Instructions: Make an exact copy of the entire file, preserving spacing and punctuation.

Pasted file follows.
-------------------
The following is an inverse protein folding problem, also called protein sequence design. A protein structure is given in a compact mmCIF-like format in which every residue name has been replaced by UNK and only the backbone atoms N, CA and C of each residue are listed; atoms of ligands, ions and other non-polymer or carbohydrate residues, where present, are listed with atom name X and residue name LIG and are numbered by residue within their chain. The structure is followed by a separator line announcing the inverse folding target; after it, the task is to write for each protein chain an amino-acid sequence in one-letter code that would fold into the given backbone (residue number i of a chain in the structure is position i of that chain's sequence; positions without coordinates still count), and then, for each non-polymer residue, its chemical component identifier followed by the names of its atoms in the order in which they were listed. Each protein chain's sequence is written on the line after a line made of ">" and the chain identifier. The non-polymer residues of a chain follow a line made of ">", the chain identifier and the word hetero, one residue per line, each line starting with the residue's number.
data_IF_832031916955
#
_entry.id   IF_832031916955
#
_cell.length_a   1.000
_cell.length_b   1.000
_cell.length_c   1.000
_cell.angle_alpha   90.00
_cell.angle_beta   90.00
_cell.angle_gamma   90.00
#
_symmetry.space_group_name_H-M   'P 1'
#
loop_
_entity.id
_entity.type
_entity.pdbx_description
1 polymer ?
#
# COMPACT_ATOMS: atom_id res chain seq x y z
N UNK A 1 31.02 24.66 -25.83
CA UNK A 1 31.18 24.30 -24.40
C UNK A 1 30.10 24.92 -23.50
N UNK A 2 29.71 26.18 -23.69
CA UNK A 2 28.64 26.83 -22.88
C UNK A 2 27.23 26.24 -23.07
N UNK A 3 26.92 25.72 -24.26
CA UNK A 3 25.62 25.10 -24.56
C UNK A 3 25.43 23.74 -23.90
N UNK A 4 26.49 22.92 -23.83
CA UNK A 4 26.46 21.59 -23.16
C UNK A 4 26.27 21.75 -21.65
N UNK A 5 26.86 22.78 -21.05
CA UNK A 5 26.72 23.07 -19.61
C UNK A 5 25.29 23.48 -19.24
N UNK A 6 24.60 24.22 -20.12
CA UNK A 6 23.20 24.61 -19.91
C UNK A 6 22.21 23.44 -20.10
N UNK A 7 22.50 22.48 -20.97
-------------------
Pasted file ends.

The following is an inverse protein folding problem, also called protein sequence design. A protein structure is given in a compact mmCIF-like format in which every residue name has been replaced by UNK and only the backbone atoms N, CA and C of each residue are listed; atoms of ligands, ions and other non-polymer or carbohydrate residues, where present, are listed with atom name X and residue name LIG and are numbered by residue within their chain. The structure is followed by a separator line announcing the inverse folding target; after it, the task is to write for each protein chain an amino-acid sequence in one-letter code that would fold into the given backbone (residue number i of a chain in the structure is position i of that chain's sequence; positions without coordinates still count), and then, for each non-polymer residue, its chemical component identifier followed by the names of its atoms in the order in which they were listed. Each protein chain's sequence is written on the line after a line made of ">" and the chain identifier. The non-polymer residues of a chain follow a line made of ">", the chain identifier and the word hetero, one residue per line, each line starting with the residue's number.
data_IF_832031916955
#
_entry.id   IF_832031916955
#
_cell.length_a   1.000
_cell.length_b   1.000
_cell.length_c   1.000
_cell.angle_alpha   90.00
_cell.angle_beta   90.00
_cell.angle_gamma   90.00
#
_symmetry.space_group_name_H-M   'P 1'
#
loop_
_entity.id
_entity.type
_entity.pdbx_description
1 polymer ?
#
# COMPACT_ATOMS: atom_id res chain seq x y z
N UNK A 1 31.02 24.66 -25.83
CA UNK A 1 31.18 24.30 -24.40
C UNK A 1 30.10 24.92 -23.50
N UNK A 2 29.71 26.18 -23.69
CA UNK A 2 28.64 26.83 -22.88
C UNK A 2 27.23 26.24 -23.07
N UNK A 3 26.92 25.72 -24.26
CA UNK A 3 25.62 25.10 -24.56
C UNK A 3 25.43 23.74 -23.90
N UNK A 4 26.49 22.92 -23.83
CA UNK A 4 26.46 21.59 -23.16
C UNK A 4 26.27 21.75 -21.65
N UNK A 5 26.86 22.78 -21.05
CA UNK A 5 26.72 23.07 -19.61
C UNK A 5 25.29 23.48 -19.24
N UNK A 6 24.60 24.22 -20.12
CA UNK A 6 23.20 24.61 -19.91
C UNK A 6 22.21 23.44 -20.10
N UNK A 7 22.50 22.48 -20.97